Training on the device

Matthijs Hollemans
by Matthijs Hollemans
22 November 2017

Table of contents

As you’ve no doubt noticed, machine learning on mobile is a thing now. 😃 Apple mentioned it about 100 times in the WWDC 2017 keynote. With all the hype, it’s no surprise that developers are scrambling to add ML to their apps (I can help out).

However… most of these machine learning models are only used for inference, they make predictions using a fixed set of knowledge. Despite the term “machine learning”, no actual learning happens on the device — the knowledge inside the model never improves from using it.

A big reason is that training a model takes a lot of computational power and mobile phones are just not fast enough. It’s more practical to train offline on a server farm and include any model improvements in an app update.

That said, training on the device does make sense for certain apps — and I believe that it’s only a matter of time before training models on the device becomes just as normal as using them for inference.

In this blog post I want to explore the possibilities. Let’s see if we can put “learning” into machine learning.

The Rock telling his iPhone how it is

Today: inference only

The most common use of machine/deep learning in apps right now is probably computer vision for analyzing photos and videos. That makes sense because the iPhone is the most popular camera in the world.

But ML is not limited to just images, it’s also used for audio, language, time series, and many other types of data. A modern phone has a dozen different sensors plus fast internet access, so there is lots of data to feed into our models.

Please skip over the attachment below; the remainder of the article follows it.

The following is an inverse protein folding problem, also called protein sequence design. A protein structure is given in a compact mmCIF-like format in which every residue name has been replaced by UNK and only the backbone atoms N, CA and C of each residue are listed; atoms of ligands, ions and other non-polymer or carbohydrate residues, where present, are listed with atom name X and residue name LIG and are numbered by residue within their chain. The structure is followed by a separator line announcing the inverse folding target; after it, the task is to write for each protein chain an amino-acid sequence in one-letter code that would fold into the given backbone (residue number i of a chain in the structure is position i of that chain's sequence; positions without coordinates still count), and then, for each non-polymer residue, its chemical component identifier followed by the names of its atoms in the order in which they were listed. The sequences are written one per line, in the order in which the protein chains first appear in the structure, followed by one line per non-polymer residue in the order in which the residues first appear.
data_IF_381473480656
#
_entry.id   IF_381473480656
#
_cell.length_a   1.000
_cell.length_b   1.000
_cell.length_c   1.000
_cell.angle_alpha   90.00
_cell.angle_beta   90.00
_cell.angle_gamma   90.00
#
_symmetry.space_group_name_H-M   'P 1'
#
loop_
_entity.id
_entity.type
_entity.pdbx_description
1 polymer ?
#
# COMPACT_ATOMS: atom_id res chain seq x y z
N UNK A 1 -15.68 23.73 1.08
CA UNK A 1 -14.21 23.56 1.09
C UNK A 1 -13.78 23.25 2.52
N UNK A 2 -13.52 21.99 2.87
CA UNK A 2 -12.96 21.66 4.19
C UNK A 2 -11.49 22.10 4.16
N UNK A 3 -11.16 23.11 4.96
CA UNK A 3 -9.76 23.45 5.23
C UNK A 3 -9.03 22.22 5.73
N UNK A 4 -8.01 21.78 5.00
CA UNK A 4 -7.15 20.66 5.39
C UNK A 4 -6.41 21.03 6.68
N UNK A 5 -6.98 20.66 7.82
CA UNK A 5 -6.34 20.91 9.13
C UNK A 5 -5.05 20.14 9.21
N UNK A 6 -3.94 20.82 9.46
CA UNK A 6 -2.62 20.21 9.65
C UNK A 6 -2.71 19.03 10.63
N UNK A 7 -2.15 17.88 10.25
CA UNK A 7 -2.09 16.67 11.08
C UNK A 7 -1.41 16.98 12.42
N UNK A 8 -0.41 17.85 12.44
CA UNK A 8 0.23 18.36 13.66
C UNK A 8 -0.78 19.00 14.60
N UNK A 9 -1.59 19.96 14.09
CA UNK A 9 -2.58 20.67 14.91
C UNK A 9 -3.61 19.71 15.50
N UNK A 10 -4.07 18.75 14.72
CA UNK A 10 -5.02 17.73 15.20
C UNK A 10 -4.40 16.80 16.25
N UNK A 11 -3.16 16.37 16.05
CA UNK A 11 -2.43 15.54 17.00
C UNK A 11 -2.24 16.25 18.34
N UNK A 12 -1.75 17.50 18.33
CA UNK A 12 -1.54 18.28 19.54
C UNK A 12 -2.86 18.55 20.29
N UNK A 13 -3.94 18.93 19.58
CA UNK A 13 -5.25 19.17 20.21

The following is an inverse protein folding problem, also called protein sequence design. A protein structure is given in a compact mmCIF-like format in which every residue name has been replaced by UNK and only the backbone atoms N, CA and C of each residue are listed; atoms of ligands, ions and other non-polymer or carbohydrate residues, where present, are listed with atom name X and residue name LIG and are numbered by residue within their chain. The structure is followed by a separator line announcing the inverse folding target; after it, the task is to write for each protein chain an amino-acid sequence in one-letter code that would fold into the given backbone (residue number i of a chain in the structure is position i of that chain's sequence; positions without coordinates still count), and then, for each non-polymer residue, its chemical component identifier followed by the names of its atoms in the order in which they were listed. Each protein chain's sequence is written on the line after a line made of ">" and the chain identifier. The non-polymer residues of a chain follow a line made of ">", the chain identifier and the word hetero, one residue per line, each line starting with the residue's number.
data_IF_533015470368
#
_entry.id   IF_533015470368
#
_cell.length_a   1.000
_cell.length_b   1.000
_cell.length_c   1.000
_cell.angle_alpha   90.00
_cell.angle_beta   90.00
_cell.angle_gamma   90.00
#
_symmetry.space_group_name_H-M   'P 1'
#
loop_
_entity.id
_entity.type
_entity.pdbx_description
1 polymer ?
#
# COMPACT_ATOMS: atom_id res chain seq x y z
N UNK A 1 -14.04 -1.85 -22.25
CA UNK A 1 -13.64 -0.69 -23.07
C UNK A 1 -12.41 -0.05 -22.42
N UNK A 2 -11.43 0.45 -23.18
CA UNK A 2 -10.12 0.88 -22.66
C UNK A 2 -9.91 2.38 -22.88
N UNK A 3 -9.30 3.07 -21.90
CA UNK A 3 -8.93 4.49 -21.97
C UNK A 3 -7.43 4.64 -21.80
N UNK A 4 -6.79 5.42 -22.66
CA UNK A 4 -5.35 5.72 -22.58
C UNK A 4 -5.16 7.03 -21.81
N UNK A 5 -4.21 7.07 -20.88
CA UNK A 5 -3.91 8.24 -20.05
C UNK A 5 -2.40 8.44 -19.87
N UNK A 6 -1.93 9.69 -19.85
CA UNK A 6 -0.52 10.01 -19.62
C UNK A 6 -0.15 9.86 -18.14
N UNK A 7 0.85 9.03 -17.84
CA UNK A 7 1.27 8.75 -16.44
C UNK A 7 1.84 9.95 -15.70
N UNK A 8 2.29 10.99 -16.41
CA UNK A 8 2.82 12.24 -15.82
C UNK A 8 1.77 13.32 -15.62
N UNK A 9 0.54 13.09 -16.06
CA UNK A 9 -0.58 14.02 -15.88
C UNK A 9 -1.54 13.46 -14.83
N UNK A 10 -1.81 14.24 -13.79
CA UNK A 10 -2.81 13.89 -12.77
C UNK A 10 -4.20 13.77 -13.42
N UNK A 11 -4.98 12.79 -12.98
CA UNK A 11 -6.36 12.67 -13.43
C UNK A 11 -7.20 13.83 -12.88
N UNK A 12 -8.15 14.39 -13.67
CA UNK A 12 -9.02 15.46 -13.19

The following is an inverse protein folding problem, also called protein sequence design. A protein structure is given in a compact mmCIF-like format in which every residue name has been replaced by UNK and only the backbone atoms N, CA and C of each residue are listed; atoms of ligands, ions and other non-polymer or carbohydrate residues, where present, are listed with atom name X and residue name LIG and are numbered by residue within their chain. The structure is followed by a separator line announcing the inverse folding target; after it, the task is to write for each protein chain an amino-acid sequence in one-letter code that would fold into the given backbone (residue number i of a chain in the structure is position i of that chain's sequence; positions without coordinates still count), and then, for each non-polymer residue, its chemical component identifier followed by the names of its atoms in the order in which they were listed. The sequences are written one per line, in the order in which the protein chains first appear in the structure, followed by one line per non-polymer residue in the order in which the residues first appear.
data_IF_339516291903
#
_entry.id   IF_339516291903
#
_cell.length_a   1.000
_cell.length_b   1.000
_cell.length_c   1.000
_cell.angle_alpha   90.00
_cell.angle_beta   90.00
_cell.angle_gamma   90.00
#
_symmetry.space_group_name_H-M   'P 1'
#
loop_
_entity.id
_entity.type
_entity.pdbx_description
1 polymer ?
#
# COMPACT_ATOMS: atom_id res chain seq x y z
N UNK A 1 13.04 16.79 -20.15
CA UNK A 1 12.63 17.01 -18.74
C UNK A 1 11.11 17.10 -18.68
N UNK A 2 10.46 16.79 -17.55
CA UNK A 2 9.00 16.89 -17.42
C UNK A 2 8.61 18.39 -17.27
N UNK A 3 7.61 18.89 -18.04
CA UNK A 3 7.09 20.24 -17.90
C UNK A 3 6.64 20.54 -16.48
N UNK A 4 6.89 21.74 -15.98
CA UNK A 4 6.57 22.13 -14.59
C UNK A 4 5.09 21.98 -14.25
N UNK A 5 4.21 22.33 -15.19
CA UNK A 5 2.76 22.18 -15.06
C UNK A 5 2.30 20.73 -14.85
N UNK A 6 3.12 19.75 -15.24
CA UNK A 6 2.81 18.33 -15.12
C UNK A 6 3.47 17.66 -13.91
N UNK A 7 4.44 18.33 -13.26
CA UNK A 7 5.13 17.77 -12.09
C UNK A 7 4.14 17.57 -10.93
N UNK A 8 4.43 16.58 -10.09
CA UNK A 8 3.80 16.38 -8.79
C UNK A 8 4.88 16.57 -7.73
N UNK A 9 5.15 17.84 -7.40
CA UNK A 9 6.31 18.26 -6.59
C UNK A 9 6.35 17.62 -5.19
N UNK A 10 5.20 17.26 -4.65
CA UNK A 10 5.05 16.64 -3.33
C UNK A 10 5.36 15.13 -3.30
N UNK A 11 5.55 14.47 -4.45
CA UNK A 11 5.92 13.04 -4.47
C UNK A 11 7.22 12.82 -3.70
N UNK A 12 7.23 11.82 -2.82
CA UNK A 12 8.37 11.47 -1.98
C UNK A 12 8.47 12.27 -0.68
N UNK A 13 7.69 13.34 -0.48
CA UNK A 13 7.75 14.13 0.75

iOS itself uses several kinds of on-device deep learning models, such as the face detection in the Camera and Photos apps, listening for the “Hey Siri” phrase, and handwriting recognition for Chinese characters.

But all of these models do not learn from the user.

Pretty much all mobile machine learning APIs (MPSCNN, TensorFlow Lite, Caffe2) only support inference. That is, you can use models to make predictions based on the user’s data or behavior, but you cannot make these models learn new things from that data.

At the moment, training typically happens on a massive server with lots of GPUs. It’s a slow process that needs a lot of data. A convolutional neural network, for example, is trained on thousands or even millions of images. To train a modern CNN from scratch takes days on a powerful multi-GPU server, weeks on a desktop computer, and an eternity on a mobile device — definitely not something you can do on a single battery charge.

Training on a high-end server is a perfectly fine strategy for when model updates happen infrequently and each user always uses the exact same model. The app only gets model updates whenever it is updated in the App Store, or by periodically downloading new parameters from the cloud.

But just because training large models on the device isn’t feasible today, doesn’t mean it will be impossible forever. Also, not all models need to be large. And most importantly: one-model-for-everyone may not be the best we can do.

Why learn on the device?

There are advantages to training models on the device:

It’s not appropriate for all situations, but there are definitely applications of on-device learning that make sense. I think the mean benefit is that it allows you to tailor the model to the individual user.

The following apps already do learning on iOS devices:

Some of these tasks are simpler than others. Often “learning” is just a matter of remembering the last thing the user did. For many apps this is good enough and it doesn’t require any fancy machine learning algorithms.

The model for the predictive keyboard is simple enough that training can happen on the device in real-time. The Photos app’s people learning task is much slower and uses a lot of power, which is why this only works when the device is plugged in. Most practical uses of on-device learning will sit somewhere between these two extremes.